A few of our Jigsaw Phonics Q&A guests brought up "accents in phonics" by making these points:
“accents exist within phonics … The southern children didn’t have a clue what “half past” meant as they’re used to hearing the word ‘past’ spoken as ‘p-ar-s-t’ … my EAL children started to think that ‘p-a-s-t’ and ‘p-ar-s-t’ were two separate words with two separate meanings…”
Read that Q&A here.
“accents … how to deal with teaching phonics to children who might have a different accent to me” Read that Q&A here.
“accents … a substantial number of pupils have English as an additional language. Combine that with a northern accent and there can quite easily be misconceptions arising...” Read that Q&A here.
The main thing to realize is that the UK government’s phonics guidance is pinned to one particular variety of English: RP, or received pronunciation. That variety of English is often informally called southern English, Oxford English, the Queen’s English … you get the idea.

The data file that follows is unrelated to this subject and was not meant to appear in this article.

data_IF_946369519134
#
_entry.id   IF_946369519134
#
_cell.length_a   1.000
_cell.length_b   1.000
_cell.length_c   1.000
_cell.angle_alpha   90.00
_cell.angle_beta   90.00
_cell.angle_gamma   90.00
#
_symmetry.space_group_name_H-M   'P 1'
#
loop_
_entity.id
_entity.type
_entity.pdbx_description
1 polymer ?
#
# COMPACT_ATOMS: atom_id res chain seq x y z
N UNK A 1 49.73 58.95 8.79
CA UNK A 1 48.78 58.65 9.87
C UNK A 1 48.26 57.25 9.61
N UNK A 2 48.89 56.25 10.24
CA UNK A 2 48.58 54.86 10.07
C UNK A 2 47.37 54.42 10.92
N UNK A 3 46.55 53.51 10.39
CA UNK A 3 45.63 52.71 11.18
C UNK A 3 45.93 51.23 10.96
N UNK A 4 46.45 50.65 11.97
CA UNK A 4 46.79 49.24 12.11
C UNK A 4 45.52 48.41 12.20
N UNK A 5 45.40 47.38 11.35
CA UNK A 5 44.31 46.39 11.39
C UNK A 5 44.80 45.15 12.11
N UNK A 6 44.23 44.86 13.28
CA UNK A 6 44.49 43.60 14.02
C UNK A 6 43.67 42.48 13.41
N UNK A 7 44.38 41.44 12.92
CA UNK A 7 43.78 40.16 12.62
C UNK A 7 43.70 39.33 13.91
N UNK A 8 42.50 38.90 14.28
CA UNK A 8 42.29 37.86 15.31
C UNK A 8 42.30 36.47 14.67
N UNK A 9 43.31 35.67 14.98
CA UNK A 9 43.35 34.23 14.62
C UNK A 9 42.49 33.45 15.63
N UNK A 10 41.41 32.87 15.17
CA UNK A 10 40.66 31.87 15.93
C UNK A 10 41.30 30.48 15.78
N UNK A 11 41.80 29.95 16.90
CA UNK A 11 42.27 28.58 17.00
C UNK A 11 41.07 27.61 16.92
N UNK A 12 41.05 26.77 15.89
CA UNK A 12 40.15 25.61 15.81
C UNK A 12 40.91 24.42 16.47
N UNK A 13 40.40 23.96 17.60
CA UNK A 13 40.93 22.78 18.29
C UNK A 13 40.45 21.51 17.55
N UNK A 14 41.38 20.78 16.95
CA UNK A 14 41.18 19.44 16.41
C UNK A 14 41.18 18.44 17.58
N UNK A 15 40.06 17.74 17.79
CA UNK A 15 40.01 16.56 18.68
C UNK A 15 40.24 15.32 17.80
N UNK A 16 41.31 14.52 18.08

How do we know that?
It’s not made clear in any obvious way on the UK government website, but if you go to page 47 of the document English Programmes of Study Key Stages 1 and 2 , link here, you will find this buried note:
Some words are exceptions in some accents but not in others – e.g. past, last, fast, path and bath are not exceptions in accents where the a in these words is pronounced /æ/, as in cat.
You see it in the choice of words in the government lists, too. Some examples of CEWs from the UK government list are: once, ask and friend. “Ask” is on the list too because the assumption is that the “a” sound at the beginning of ask is the southern English longer ar sound (so it’s considered an exception to the “a in cat” sound). But for many northern English speakers the “a” sound is the short sound, exactly like the “a” in cat. So clearly, for the choice of words to make sense as exception words, you have to know that they are pinned to the accent that is RP (received pronunciation). The “a in cat” sound is just one example - there will of course be others (like the second sound in once - that varies between the more "o" sound in northern English and the more "u" sound in southern English too).
Isn’t that biased?
Yes and no. Well, obviously yes. It is biased. Why should the default be southern English? If you think about it, northern English makes more sense because the “a” sound is more consistently decodable - it’s “a” (in cat) in ask, past and just about everywhere else. But for historical reasons the default accent of choice has not been northern English … language is always political.